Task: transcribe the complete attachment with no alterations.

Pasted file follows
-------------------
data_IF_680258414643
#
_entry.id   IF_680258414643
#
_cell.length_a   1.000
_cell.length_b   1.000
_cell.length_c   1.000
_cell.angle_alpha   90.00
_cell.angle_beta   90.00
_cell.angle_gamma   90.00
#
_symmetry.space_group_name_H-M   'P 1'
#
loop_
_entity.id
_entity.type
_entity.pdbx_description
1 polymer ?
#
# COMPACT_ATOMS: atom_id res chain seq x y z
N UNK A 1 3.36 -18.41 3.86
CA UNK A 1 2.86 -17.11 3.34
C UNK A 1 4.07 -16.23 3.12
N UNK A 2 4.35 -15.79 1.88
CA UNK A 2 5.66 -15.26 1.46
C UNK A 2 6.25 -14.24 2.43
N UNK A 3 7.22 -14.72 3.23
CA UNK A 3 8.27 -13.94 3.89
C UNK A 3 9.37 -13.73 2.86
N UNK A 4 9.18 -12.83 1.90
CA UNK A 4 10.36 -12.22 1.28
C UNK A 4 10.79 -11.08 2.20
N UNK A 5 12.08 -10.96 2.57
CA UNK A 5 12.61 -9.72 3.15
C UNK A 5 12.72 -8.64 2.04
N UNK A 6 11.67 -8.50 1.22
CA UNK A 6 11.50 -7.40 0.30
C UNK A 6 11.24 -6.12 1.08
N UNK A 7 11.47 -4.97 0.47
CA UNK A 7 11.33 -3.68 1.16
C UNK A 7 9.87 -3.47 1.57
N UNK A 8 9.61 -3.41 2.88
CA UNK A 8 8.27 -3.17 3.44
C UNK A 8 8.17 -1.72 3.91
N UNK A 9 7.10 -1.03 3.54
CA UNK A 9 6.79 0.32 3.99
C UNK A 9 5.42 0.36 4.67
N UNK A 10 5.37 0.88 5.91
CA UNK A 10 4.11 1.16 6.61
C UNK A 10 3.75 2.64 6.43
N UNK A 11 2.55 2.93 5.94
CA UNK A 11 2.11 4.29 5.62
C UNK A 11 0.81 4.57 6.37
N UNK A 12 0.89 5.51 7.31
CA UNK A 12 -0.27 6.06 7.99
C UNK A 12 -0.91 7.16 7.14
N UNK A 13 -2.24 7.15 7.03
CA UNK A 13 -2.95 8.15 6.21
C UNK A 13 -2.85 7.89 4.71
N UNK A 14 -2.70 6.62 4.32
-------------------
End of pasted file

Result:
data_IF_680258414643
#
_entry.id   IF_680258414643
#
_cell.length_a   1.000
_cell.length_b   1.000
_cell.length_c   1.000
_cell.angle_alpha   90.00
_cell.angle_beta   90.00
_cell.angle_gamma   90.00
#
_symmetry.space_group_name_H-M   'P 1'
#
loop_
_entity.id
_entity.type
_entity.pdbx_description
1 polymer ?
#
# COMPACT_ATOMS: atom_id res chain seq x y z
N UNK A 1 3.36 -18.41 3.86
CA UNK A 1 2.86 -17.11 3.34
C UNK A 1 4.07 -16.23 3.12
N UNK A 2 4.35 -15.79 1.88
CA UNK A 2 5.66 -15.26 1.46
C UNK A 2 6.25 -14.24 2.43
N UNK A 3 7.22 -14.72 3.23
CA UNK A 3 8.27 -13.94 3.89
C UNK A 3 9.37 -13.73 2.86
N UNK A 4 9.18 -12.83 1.90
CA UNK A 4 10.36 -12.22 1.28
C UNK A 4 10.79 -11.08 2.20
N UNK A 5 12.08 -10.96 2.57
CA UNK A 5 12.61 -9.72 3.15
C UNK A 5 12.72 -8.64 2.04
N UNK A 6 11.67 -8.50 1.22
CA UNK A 6 11.50 -7.40 0.30
C UNK A 6 11.24 -6.12 1.08
N UNK A 7 11.47 -4.97 0.47
CA UNK A 7 11.33 -3.68 1.16
C UNK A 7 9.87 -3.47 1.57
N UNK A 8 9.61 -3.41 2.88
CA UNK A 8 8.27 -3.17 3.44
C UNK A 8 8.17 -1.72 3.91
N UNK A 9 7.10 -1.03 3.54
CA UNK A 9 6.79 0.32 3.99
C UNK A 9 5.42 0.36 4.67
N UNK A 10 5.37 0.88 5.91
CA UNK A 10 4.11 1.16 6.61
C UNK A 10 3.75 2.64 6.43
N UNK A 11 2.55 2.93 5.94
CA UNK A 11 2.11 4.29 5.62
C UNK A 11 0.81 4.57 6.37
N UNK A 12 0.89 5.51 7.31
CA UNK A 12 -0.27 6.06 7.99
C UNK A 12 -0.91 7.16 7.14
N UNK A 13 -2.24 7.15 7.03
CA UNK A 13 -2.95 8.15 6.21
C UNK A 13 -2.85 7.89 4.71
N UNK A 14 -2.70 6.62 4.32